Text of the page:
Speaking out for People with
 Intellectual and Developmental Disabilities

VOR Statement to Department of Homeland Security, U.S. Citizenship and Immigration Services regarding Public Charge Ground of Inadmissibility

VOR has submitted a statement to the Department of Homeland Security, U.S. Citizenship and Immigration Services regarding proposals to change the "Public Charge Ground of Inadmissibility", also known as the Public Charge Rule. 

Since 1999, the Immigration Service had denied a request to immigrate to the US from anyone in need of institutional care, on the grounds that they would become a “public charge”, i.e. someone whose care would be a cost to taxpayers. In 2019, the Trump Administration changed the rule to bar anyone needing any long-term services and supports from entering the U.S. Recently, the Biden Administration dropped the 2019 restrictions, reverted to the 1999 definitions, and sought proposals to change the rule. 
The Administration for Community Living proposed making exception for people receiving HCBS services, on the grounds that institutional care requires taxpayers to pay for room and board via Medicaid, while HCBS does not. A group of VOR members met with the ACL to discuss the proposal and its limitations. While VOR is still not comfortable with this carveout for one group of people with I/DD and not another, we do realize that this is a step forward in the law, allowing more people with I/DD to be considered entry into the U.S. and providing clearer guidelines than had been delineated in the 1999 law.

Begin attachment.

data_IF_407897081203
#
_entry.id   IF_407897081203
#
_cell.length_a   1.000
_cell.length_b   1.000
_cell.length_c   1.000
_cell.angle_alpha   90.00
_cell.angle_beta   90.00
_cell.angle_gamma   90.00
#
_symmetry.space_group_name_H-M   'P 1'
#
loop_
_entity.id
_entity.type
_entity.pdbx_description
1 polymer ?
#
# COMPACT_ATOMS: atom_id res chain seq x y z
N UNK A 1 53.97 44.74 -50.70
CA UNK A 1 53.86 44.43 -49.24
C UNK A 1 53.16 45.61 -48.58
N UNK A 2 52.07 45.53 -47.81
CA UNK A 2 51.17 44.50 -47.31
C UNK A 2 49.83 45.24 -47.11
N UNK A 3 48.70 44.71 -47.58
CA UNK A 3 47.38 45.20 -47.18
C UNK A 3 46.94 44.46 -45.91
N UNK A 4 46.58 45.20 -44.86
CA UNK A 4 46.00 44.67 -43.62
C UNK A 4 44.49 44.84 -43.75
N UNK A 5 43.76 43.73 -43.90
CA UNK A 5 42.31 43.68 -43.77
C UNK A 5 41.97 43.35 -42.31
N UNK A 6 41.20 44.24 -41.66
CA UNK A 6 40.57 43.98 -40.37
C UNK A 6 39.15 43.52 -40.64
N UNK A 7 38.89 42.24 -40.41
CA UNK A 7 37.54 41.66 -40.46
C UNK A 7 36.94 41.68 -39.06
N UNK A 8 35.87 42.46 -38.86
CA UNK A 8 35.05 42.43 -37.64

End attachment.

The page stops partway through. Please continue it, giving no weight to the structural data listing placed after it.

We also realize that the basis of the law has always been to exclude people who require institutional care from entering the U.S., and that nothing we could say would remove that completely. We did, however, ask that the need for institutional care be considered a factor among many in an application for immigration, and that it would not necessarily be grounds for exclusion in and of itself. We also requested a forum by which families who have a loved one who requires institutionalization might appeal their case within the DHS, and not have to appeal to a federal court. 
VOR's letter was submitted by Hugo Dwyer, Gayle Gerdes, Peter Kinzler, Sam Friedman, and Joanne St. Amand.